What the world witnessed at the Capitol was instead a warped and dishonest portrayal of Christianity, a mob hijacking an entire faith in the same way the 9/11 terrorists hijacked Islam. While the latter was an attempt to bring America to its knees economically, this was an attempt to bring the nation to its knees politically. While one was committed by an avowed enemy of the United States, the insurrection in our capital city was committed by individuals who demonstrated no regard for the will of the majority of the American people, much less for Christian living.
The attack was an assault on American identity, too. My father and uncle served during the Korean War. The names of some of my boyhood friends are engraved on the Vietnam Veterans Memorial, a short walk down the National Mall from the Capitol. My son-in-law served in Iraq. Those gleefully parading around Washington were spitting on the graves of the fallen and dishonoring those who wore a US armed forces uniform. Wielding the weapon of faith, they attacked the country they profess to love.
Those Christians who continue to be Trump supporters are models of cognitive dissonance. They are a puzzle for the ages. The dissonance exists between their claim to be loyal Americans and Christians, on the one hand, and their trampling upon the principles of democracy and Christianity, equality before God and non-violence on the other. Efforts to resolve these irreconcilable tensions have resulted in wild conspiracy theories that strike sober-minded people as bouts of delusion. I can only hope that as they ponder their next move — with rumblings of more violence in Washington around the inauguration — there will be some soul-searching among the throngs. God help us if there is not.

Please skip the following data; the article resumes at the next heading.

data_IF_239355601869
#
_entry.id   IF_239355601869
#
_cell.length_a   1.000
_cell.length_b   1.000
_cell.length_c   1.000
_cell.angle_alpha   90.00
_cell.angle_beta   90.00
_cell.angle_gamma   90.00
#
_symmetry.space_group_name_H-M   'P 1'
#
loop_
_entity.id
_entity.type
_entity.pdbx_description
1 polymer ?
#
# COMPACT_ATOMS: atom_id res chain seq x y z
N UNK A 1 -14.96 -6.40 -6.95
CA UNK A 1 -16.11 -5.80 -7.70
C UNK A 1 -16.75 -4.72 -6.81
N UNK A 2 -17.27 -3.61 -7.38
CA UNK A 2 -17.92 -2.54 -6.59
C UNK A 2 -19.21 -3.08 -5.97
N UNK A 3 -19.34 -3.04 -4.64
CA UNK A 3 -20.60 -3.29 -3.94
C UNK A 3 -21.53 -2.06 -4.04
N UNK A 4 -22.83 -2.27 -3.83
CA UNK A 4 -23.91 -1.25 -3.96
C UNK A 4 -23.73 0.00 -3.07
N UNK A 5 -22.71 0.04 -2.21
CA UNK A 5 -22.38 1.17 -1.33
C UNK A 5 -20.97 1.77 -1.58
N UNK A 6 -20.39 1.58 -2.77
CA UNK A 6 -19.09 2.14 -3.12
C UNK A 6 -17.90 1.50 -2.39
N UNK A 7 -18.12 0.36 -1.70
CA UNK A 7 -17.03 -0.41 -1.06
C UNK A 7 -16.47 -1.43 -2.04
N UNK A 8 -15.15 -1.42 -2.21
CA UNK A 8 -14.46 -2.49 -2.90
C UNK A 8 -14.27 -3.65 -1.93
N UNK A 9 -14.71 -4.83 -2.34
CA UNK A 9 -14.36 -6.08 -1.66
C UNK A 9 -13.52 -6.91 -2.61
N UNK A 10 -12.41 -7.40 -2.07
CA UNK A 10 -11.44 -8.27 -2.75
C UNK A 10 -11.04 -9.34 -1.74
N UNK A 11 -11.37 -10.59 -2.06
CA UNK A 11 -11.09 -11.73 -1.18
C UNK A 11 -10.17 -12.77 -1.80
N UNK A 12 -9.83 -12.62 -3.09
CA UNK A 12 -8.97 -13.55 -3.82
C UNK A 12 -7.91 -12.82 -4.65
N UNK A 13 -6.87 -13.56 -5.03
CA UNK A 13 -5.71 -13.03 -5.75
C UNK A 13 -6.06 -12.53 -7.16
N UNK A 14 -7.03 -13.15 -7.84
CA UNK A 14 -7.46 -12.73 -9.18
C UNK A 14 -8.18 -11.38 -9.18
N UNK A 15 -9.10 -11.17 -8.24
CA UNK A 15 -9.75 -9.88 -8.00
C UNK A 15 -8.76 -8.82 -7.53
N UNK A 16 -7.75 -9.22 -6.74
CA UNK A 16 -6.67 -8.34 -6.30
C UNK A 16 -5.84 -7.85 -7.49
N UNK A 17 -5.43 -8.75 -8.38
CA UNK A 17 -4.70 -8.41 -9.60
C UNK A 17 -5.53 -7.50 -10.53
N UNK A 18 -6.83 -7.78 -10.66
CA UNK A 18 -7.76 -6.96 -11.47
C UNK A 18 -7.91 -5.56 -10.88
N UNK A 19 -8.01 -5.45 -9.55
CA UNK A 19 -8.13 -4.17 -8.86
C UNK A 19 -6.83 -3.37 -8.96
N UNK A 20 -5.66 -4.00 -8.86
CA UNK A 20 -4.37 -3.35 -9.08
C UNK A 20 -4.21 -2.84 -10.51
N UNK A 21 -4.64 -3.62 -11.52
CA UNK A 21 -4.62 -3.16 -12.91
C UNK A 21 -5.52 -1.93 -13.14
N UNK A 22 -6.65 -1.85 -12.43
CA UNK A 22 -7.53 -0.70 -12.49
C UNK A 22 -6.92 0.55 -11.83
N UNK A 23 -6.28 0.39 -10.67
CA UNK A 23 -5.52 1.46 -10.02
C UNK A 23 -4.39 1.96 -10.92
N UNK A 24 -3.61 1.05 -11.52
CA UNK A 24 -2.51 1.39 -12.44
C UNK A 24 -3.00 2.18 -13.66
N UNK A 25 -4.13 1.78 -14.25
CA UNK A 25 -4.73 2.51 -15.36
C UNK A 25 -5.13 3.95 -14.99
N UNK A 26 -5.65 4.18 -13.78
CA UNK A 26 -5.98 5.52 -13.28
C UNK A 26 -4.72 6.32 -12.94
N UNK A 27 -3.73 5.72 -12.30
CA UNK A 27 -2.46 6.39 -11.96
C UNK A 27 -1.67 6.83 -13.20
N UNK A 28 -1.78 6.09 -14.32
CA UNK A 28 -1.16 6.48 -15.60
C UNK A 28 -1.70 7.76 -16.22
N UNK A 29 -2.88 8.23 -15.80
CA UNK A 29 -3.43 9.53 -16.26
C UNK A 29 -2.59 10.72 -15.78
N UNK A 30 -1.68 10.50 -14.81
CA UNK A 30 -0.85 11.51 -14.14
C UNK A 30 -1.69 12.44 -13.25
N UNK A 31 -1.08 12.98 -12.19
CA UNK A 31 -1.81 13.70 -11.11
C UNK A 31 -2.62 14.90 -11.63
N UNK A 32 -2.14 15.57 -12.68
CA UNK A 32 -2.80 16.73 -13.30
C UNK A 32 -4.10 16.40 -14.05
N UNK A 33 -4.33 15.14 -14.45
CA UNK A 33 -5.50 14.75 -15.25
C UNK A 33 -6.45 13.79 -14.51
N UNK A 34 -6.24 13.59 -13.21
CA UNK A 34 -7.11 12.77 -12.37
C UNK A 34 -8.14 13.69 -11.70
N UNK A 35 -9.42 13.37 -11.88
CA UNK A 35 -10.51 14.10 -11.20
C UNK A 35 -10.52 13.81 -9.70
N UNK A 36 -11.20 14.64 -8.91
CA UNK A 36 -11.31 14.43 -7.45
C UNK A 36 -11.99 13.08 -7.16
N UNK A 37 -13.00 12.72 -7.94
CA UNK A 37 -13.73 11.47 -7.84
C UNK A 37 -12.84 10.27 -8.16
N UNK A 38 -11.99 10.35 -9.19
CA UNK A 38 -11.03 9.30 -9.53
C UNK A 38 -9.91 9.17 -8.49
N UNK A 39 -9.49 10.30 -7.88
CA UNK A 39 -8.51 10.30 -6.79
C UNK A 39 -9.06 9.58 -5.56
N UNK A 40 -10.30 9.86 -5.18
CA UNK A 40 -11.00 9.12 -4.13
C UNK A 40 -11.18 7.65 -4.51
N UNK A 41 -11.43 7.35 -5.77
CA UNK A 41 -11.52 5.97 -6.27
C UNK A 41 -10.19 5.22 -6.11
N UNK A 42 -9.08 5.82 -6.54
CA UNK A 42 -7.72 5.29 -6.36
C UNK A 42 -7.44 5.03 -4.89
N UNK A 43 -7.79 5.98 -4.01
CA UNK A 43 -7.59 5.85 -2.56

To show how far our country as fallen, I only need to look back at my own childhood. I grew up in a conservative American home. My parents were committed Republicans who held traditional values. My father was a minister for 46 years. Twice in my boyhood during the tumultuous year of 1968, my mother woke me with the news that an American leader had been slain. The first was the Rev. Martin Luther King Jr., and the second was Sen. Robert Kennedy during his run for the White House.
Both times our household was devastated. When I told a friend the story of how my mother was visibly shaken as she told me about Kennedy, he wondered why she was so upset if she would not have voted for him? My answer was an easy one: She was a better American than she was a Republican. And she was a better Christian.
It is time for us to be Americans, whatever our party affiliation or views on specific issues. It is also time for those of us who are Christians to speak out against the misuse of Christianity as a legitimating force for evil. Democracy is a treasured value and quite fragile. We need to protect it, and given last week’s events, we need to pray for it.